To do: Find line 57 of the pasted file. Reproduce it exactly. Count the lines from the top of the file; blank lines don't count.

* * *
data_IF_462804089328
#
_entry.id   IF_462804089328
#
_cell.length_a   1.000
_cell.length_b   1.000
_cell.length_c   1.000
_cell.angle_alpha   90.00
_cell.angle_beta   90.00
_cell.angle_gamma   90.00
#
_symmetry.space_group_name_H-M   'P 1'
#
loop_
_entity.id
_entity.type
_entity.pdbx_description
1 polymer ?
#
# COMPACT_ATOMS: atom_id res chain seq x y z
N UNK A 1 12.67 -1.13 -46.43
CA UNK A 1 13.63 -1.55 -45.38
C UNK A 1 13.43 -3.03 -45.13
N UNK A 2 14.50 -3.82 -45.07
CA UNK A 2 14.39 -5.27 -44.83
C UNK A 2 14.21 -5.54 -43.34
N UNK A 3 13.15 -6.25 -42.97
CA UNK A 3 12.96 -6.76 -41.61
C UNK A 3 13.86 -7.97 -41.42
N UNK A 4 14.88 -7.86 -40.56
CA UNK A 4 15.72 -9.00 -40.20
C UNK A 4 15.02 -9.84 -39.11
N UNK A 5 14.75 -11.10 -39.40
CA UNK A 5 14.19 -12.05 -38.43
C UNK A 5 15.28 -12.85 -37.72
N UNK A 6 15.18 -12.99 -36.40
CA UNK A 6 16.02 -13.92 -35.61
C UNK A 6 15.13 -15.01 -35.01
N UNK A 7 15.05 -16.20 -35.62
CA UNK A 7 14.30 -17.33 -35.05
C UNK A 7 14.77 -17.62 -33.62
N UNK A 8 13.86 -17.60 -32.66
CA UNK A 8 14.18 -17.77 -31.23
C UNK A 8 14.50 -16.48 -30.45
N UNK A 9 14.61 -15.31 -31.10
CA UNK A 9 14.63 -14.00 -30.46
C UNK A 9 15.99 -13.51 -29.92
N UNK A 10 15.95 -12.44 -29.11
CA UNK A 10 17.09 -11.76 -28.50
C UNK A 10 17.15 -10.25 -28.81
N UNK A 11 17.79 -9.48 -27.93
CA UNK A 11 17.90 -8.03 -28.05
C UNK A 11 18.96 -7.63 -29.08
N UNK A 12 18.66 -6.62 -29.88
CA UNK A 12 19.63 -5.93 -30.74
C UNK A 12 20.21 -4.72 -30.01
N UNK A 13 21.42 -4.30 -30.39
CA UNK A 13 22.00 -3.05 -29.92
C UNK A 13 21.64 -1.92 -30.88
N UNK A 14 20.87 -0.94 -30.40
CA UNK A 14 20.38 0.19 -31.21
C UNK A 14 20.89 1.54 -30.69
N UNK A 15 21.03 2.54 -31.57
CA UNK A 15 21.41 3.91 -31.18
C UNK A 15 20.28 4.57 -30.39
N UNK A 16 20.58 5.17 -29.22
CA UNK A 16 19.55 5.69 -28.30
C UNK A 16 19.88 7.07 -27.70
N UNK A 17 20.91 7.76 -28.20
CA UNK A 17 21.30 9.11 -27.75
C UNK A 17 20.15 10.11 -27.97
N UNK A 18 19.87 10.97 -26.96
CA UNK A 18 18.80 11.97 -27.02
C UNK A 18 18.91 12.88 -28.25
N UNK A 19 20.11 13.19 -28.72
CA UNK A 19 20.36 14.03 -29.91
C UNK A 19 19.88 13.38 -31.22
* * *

N UNK A 13 21.42 -4.30 -30.39